Tag Archives: energy

Nanotech Aerogel Insulation and Energy Conservation In Homes & Buildings

A couple of days ago, while searching on Google for new developments in Heating and Air Conditioning, I found two new things: First, a new way to read news articles, called FastFlip. I thought our readers might find it and the second subject, Nanotech Aerogel Insulation, of interest as it realates to HVAC.  Before going further, I’ll add that, after blogging about difficulties with high energy bills, defective drywall, and other challenges homeowners are facing currently, it is fun to write about a topic that could be a breakthrough in energy conservation.  We all could use a break and enjoy more indoor comfort and lower bills, right?

First, a useful new search tool, Google FastFlip

Google Labs has a search product in beta called FastFlip. It’s simple to use and appears to be built to deliver relevant information from trusted sources in a format that is easy to read.  All you have to do is enter the topic on which you want to read the news. The search results page loads with thumbnail views of recent online publications that, to us, appear to have been vetted for quality journalism.  I like FastFlip a lot and hope it becomes a full-fledged service like Google News or Google Images. Now on the heating and AC related topic I found.

SuperInsulating Aerogels in Home Insulation

In the article from Popular Science (link below) there is a brief history of aerogel technology.  It was discovered about 70 years ago, but due to high cost and other limiting factors, aerogels were mostly used by NASA in aerospace, or in deep sea pipelines and other extreme environments or applications. Rather than try to cover the whole topic in one blog, I’ll give a brief overview and provide links to the articles themselves.  On these websites, there are several brief video clips showing the amazing insulation properties of aerogel.  If aerogels work as indicated, they could be a game changer in energy conservation for homes and buildings. The article in Popular Science online has a link that leads to an article in Ceramic Tech Today (link also available below) that shows aerogel being used in a building application. This article has comparative charts on insulating properties of aerogel and more conventional types of building insulation, and lists companies that are making aerogel products that related to home energy conservation,  heating and air conditioning.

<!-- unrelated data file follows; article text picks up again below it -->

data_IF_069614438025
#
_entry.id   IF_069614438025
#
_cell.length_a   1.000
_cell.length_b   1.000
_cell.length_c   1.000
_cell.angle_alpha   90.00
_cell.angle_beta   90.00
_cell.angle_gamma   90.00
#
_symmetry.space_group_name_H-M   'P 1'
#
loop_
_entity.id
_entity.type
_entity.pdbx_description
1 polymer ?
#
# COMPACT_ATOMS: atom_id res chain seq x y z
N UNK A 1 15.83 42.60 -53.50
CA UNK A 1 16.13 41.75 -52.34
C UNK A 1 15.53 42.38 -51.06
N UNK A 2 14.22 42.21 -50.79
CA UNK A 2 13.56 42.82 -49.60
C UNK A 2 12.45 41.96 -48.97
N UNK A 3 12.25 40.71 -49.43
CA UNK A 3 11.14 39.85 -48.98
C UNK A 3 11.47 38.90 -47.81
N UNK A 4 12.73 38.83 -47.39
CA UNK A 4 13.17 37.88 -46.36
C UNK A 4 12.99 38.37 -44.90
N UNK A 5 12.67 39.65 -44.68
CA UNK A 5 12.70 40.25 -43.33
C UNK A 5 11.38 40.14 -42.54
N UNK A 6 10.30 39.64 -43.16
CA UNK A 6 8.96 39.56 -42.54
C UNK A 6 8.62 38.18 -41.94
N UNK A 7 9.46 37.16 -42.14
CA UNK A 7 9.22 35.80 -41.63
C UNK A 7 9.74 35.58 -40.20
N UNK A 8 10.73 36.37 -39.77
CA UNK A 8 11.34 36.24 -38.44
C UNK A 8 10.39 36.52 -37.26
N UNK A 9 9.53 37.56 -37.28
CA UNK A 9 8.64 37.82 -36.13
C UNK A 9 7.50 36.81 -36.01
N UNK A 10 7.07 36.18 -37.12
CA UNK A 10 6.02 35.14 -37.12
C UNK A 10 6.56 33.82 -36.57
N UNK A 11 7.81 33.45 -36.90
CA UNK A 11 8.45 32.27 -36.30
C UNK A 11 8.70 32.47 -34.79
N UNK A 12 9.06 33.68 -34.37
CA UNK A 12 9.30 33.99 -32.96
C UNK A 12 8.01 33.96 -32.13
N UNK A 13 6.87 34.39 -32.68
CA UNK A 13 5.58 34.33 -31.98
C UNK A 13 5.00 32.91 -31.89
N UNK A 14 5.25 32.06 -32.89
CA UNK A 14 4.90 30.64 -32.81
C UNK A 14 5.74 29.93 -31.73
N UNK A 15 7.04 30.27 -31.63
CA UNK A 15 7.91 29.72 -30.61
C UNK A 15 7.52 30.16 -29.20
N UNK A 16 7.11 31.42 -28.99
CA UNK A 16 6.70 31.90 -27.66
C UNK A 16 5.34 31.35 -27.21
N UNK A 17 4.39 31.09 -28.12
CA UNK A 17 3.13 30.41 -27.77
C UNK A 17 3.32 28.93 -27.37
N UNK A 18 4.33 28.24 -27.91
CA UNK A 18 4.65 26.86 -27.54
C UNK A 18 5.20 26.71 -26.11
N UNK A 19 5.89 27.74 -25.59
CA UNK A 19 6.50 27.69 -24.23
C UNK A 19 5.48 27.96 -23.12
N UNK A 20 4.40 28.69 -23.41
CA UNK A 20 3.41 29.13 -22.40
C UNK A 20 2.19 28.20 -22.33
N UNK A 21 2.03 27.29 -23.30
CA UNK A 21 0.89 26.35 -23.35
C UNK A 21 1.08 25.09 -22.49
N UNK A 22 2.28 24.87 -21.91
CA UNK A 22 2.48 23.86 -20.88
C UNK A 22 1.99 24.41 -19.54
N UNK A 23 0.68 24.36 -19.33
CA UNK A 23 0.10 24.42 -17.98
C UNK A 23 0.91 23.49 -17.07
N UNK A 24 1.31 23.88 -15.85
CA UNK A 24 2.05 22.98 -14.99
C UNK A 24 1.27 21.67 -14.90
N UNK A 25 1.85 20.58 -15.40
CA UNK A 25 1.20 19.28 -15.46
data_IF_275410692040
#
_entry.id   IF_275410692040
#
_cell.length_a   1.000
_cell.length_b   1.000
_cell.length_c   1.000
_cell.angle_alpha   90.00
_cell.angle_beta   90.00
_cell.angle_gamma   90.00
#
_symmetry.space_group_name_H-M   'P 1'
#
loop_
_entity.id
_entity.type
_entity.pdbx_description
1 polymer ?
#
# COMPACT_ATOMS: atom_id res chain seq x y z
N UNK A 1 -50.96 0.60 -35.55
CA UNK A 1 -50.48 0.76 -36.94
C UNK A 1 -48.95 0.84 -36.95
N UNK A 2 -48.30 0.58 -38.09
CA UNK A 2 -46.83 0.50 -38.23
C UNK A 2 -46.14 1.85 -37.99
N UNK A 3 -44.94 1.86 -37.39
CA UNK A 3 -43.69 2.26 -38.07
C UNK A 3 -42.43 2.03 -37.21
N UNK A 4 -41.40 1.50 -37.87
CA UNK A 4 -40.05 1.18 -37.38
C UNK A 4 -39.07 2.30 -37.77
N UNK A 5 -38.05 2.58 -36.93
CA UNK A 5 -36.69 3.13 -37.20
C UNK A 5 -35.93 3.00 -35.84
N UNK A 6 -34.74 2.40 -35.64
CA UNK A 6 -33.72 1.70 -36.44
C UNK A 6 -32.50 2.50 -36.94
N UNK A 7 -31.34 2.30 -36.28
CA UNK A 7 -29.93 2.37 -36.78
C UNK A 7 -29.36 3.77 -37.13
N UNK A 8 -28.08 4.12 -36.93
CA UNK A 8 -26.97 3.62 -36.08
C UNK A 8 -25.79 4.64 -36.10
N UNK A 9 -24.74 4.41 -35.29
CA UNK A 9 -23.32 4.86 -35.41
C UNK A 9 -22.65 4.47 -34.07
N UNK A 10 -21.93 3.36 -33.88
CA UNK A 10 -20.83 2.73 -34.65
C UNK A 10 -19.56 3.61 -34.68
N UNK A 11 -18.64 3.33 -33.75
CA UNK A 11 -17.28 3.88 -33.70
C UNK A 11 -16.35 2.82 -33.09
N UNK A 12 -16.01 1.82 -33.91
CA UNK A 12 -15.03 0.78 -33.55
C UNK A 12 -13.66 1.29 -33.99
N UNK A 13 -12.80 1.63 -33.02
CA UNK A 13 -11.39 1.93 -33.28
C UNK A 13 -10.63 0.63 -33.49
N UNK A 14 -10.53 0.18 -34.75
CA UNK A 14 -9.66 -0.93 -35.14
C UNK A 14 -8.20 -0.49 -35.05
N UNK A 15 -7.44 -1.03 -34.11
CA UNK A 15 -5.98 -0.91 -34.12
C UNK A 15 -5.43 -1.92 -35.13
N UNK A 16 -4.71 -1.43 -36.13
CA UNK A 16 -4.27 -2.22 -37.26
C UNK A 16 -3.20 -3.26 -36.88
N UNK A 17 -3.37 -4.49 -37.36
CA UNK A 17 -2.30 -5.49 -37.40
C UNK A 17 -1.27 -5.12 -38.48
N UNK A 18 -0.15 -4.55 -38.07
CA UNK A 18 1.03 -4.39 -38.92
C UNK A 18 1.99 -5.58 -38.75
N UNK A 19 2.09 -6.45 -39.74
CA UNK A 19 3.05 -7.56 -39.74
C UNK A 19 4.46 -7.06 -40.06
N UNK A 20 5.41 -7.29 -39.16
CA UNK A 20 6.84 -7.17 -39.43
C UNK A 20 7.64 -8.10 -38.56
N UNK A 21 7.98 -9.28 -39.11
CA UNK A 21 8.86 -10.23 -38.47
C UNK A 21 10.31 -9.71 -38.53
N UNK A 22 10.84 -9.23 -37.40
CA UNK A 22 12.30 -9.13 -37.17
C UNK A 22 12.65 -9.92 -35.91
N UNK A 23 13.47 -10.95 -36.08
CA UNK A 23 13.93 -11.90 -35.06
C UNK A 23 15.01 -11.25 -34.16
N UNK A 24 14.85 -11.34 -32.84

Links related to this topic:

Popular Science Magazine Online



Cabot Corporation_nanogel


Tax Credits to Make Homes and Buildings More Energy Efficient for Heating and A-C

Listening to National Public Radio yesterday, I heard a report that discussed the use of tax dollars to renovate schools to make them more energy efficient. Of course, this sounds like a good idea. A follow up search on Google delivered the Schools for Energy Efficiency website. According to this source, one-third of the energy currently being consumed in schools is not used efficiently, and annual energy usage for heating and air conditioning costs up to $250 per student. This means that schools spend more on energy for heating and A-C than on books and supplies!

A similar situation exists with home air conditioning and heating. The condition of the envelope of the home (windows, doors, insulation, vents and the parts of the home that interface with the outside environment) has a lot to do with how well any heating or A-C equipment will heat or cool inside. The federal government still has programs in place to help homeowners make energy efficiency improvements, and a good place to start reading about them is on the Energy Star website. There, we found the following statement:

Tax credits for these residential products, which had expired at the end of 2007, will now be available for improvements made during 2009. However, improvements made during 2008 are not eligible for a tax credit.

To learn more about these programs you should ask your tax advisor and a local heating and A-C contractor. They should know which federal, state or local programs are available in your area to offset some of the costs of home improvements for energy efficiency.

If you know of a good case history or other example of home or building renovations to save energy in your area, please tell us about them in a comment or email them to us.